Howard Hughes in his last two decades sealed himself away from the world. At first he haunted a penthouse in Las Vegas, and then he moved to a bungalow behind the Beverly Hills Hotel. He was the world's richest man, and with his billions bought himself a room he never left.
In a sense, his life was a journey to that lonely room. But he took the long way around: As a rich young man from Texas, the heir to his father's fortune, he made movies, bought airlines, was a playboy who dated Hollywood's famous beauties. If he had died in one of the airplane crashes he survived, he would have been remembered as a golden boy. Martin Scorsese's "The Aviator" wisely focuses on the glory years, although we can see the shadows falling, and so can Hughes. Some of the film's most harrowing moments show him fighting his demons; he knows what is normal and sometimes it seems almost within reach.
"The Aviator" celebrates Scorsese's zest for finding excitement in a period setting, re-creating the kind of glamor he heard about when he was growing up. It is possible to imagine him wanting to be Howard Hughes. Their lives, in fact, are even a little similar: Heedless ambition and talent when young, great early success, tempestuous romances and a dark period, although with Hughes it got darker and darker, while Scorsese has emerged into the full flower of his gifts.
The movie achieves the difficult feat of following two intersecting story arcs, one in which everything goes right for Hughes and the other in which everything goes wrong. Scorsese chronicled similar life patterns in "GoodFellas," "Raging Bull," "The King of Comedy," "Casino," actually even "The Last Temptation of Christ." Leonardo DiCaprio is convincing in his transitions between these emotional weathers; playing madness is a notorious invitation to overact, but he shows Hughes contained, even trapped, within his secrets, able to put on a public act even when his private moments are desperate.
His Howard Hughes arrives in Los Angeles as a good-looking young man with a lot of money, who plunges right in, directing a World War I aviation adventure named "Hell's Angels," which was then the most expensive movie ever made. The industry laughed at him, but he finished the movie and it made money, and so did most of his other films. As his attention drifted from movies to the airplanes in his films, he began designing and building aircraft and eventually bought his own airline.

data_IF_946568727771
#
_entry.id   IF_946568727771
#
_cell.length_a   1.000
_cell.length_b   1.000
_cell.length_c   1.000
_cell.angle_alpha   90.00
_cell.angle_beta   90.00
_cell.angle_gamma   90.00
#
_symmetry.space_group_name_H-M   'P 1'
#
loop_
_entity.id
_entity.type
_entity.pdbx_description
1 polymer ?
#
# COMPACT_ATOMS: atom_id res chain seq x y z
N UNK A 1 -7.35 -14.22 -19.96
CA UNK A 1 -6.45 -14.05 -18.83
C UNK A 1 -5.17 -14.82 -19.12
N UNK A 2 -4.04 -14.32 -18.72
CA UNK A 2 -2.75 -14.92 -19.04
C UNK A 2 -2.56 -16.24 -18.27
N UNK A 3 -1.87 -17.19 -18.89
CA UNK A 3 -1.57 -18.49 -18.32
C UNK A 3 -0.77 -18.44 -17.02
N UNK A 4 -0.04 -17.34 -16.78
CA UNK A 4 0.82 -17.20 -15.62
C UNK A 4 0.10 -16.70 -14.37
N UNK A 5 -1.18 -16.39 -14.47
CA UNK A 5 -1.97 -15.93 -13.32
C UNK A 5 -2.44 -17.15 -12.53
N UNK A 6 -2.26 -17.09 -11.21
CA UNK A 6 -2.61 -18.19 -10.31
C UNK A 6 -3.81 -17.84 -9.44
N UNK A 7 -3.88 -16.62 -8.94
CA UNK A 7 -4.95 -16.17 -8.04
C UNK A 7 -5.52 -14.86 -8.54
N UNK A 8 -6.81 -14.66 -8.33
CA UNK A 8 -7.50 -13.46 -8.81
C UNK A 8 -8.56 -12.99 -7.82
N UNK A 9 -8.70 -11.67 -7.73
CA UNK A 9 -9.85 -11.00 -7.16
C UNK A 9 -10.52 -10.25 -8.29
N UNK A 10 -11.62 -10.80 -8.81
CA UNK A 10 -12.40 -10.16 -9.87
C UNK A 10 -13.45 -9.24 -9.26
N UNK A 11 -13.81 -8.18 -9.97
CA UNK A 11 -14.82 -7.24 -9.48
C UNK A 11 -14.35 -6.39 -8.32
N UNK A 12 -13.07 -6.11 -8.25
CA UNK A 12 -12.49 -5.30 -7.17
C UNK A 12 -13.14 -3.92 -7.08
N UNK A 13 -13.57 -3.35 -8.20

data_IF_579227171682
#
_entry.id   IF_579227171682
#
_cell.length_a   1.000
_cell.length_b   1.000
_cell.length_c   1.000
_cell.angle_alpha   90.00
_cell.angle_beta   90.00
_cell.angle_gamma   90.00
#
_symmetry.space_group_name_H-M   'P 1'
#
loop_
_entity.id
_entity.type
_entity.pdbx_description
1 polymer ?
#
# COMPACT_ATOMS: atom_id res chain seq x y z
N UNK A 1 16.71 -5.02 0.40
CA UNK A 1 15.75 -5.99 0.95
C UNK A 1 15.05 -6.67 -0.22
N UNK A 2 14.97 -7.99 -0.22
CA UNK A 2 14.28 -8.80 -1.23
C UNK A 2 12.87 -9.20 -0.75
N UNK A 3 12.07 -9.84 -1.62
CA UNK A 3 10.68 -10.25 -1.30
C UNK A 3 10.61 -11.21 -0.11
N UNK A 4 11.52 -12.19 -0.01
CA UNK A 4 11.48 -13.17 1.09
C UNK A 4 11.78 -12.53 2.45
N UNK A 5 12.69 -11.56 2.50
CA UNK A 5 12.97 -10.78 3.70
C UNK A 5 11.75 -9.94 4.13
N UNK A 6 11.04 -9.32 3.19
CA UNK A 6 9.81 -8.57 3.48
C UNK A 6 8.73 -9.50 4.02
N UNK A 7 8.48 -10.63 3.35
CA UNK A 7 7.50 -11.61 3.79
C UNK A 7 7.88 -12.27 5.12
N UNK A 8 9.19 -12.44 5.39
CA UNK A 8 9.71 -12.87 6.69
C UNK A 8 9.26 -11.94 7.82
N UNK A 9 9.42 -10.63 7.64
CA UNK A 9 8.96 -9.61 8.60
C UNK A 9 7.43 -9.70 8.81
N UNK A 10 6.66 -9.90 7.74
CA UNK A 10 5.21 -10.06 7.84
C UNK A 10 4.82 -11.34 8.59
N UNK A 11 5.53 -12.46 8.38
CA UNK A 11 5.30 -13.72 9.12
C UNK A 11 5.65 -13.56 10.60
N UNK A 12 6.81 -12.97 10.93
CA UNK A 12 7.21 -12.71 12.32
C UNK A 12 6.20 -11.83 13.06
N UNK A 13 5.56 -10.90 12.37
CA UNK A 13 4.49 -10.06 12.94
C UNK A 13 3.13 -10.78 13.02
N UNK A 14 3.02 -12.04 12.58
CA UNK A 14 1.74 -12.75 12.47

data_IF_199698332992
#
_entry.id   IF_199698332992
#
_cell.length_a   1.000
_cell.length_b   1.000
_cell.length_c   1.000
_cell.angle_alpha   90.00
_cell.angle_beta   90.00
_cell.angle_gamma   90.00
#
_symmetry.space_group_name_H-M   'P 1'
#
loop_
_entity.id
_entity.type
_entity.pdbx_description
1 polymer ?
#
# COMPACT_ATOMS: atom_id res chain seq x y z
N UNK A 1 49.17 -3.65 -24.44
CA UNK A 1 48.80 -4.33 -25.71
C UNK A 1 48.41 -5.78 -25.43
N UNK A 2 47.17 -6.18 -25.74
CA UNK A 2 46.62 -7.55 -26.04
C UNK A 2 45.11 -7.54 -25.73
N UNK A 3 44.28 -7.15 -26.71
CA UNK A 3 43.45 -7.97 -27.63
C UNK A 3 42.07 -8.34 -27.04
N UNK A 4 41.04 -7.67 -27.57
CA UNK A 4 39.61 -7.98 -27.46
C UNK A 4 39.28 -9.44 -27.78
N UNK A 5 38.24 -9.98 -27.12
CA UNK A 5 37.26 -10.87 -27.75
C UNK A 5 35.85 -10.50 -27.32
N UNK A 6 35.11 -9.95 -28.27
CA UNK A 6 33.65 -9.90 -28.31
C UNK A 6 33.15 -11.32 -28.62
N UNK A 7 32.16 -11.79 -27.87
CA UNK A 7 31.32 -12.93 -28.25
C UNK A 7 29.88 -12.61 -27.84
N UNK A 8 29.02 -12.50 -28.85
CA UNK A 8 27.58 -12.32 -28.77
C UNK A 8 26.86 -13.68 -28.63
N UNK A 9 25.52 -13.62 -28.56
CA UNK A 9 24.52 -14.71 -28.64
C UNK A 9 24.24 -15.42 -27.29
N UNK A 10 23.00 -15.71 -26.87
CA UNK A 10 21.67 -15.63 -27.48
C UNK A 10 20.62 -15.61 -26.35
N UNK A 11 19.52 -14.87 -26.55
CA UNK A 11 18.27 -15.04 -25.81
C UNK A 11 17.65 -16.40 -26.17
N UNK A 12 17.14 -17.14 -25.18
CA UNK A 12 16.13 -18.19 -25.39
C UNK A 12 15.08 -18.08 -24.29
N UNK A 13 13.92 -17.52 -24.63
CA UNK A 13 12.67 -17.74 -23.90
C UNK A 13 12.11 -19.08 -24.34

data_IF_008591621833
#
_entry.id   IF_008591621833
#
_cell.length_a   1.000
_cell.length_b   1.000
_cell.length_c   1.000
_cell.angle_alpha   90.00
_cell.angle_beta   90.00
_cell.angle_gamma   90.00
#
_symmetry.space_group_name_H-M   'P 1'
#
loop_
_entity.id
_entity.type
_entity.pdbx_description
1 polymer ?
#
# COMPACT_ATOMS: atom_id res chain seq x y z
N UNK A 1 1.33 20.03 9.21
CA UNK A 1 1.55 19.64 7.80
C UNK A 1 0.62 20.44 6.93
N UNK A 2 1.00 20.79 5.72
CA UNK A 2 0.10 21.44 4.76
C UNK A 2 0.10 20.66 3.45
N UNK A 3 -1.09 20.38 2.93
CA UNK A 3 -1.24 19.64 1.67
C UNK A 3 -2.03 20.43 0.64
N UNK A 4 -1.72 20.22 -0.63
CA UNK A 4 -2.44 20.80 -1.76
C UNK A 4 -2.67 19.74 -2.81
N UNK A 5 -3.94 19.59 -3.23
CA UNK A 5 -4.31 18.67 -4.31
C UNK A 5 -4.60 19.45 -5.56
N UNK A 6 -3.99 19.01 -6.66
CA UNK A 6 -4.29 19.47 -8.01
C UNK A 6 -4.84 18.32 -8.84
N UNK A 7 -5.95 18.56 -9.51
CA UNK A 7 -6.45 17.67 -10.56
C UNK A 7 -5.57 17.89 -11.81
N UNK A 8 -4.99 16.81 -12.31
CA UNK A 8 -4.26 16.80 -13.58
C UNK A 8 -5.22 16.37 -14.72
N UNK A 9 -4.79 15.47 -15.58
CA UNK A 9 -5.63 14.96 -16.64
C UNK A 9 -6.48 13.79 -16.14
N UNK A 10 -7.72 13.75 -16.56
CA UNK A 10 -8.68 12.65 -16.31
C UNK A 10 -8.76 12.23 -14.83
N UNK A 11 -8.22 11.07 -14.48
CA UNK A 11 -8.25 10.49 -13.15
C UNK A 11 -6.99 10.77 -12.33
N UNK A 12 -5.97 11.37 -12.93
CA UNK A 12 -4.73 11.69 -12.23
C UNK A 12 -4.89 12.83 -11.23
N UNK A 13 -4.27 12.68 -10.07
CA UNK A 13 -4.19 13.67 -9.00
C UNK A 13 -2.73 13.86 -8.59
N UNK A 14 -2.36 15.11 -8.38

Women were his for the asking, but he didn't go for the easy kill. Jean Harlow was no pushover, Ava Gardner wouldn't take gifts of jewelry ("I am not for sale!"), and during his relationship with Katharine Hepburn, they both wore the pants in the family. Hepburn liked his sense of adventure, she was thrilled when he let her pilot his planes, she worried about him, she noted the growing signs of his eccentricity, and then she met Spencer Tracy and that was that. Hughes found Jane Russell and invented a pneumatic bra to make her bosom heave in "The Outlaw," and by the end he had starlets on retainer in case he ever called them, but he never did.
DiCaprio is nobody's idea of what Hughes looked like (that would be a young Sam Shepard), but he vibrates with the reckless spirit of the man. John C. Reilly plays the hapless Noah Dietrich, his right-hand man and flunky, routinely ordered to mortgage everything for one of Hughes' sudden inspirations; Hughes apparently became the world's richest man by going bankrupt at higher and higher levels.
Scorsese shows a sure sense for the Hollywood of that time, as in a scene where Howard, new in town, approaches the mogul L.B. Mayer at the Coconut Grove and asks to borrow two cameras for a big "Hells' Angels" scene. He already had 24, but that was not enough. Mayer regards him as a child psychiatrist might have regarded the young Jim Carrey. Scorsese adds subtle continuity: Every time we see Mayer, he seems to be surrounded by the same flunkies.